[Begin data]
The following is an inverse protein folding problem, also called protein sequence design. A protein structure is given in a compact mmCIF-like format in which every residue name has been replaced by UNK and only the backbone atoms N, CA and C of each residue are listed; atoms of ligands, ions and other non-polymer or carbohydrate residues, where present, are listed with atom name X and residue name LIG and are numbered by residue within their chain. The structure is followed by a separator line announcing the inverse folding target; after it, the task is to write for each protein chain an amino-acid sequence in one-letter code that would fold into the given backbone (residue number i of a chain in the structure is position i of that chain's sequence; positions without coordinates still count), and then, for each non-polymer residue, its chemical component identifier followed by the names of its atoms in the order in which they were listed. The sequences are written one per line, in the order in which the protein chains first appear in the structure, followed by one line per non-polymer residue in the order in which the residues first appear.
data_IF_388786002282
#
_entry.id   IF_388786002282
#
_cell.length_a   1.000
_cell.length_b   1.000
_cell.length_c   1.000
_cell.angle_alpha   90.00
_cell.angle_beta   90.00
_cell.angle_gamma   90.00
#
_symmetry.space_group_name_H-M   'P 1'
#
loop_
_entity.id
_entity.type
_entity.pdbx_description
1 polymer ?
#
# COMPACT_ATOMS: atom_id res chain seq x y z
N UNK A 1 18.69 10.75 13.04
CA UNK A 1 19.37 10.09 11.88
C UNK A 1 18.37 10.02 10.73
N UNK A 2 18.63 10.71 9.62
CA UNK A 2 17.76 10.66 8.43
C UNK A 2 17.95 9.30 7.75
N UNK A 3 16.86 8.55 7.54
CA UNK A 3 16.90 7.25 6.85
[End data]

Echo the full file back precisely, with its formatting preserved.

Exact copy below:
The following is an inverse protein folding problem, also called protein sequence design. A protein structure is given in a compact mmCIF-like format in which every residue name has been replaced by UNK and only the backbone atoms N, CA and C of each residue are listed; atoms of ligands, ions and other non-polymer or carbohydrate residues, where present, are listed with atom name X and residue name LIG and are numbered by residue within their chain. The structure is followed by a separator line announcing the inverse folding target; after it, the task is to write for each protein chain an amino-acid sequence in one-letter code that would fold into the given backbone (residue number i of a chain in the structure is position i of that chain's sequence; positions without coordinates still count), and then, for each non-polymer residue, its chemical component identifier followed by the names of its atoms in the order in which they were listed. The sequences are written one per line, in the order in which the protein chains first appear in the structure, followed by one line per non-polymer residue in the order in which the residues first appear.
data_IF_388786002282
#
_entry.id   IF_388786002282
#
_cell.length_a   1.000
_cell.length_b   1.000
_cell.length_c   1.000
_cell.angle_alpha   90.00
_cell.angle_beta   90.00
_cell.angle_gamma   90.00
#
_symmetry.space_group_name_H-M   'P 1'
#
loop_
_entity.id
_entity.type
_entity.pdbx_description
1 polymer ?
#
# COMPACT_ATOMS: atom_id res chain seq x y z
N UNK A 1 18.69 10.75 13.04
CA UNK A 1 19.37 10.09 11.88
C UNK A 1 18.37 10.02 10.73
N UNK A 2 18.63 10.71 9.62
CA UNK A 2 17.76 10.66 8.43
C UNK A 2 17.95 9.30 7.75
N UNK A 3 16.86 8.55 7.54
CA UNK A 3 16.90 7.25 6.85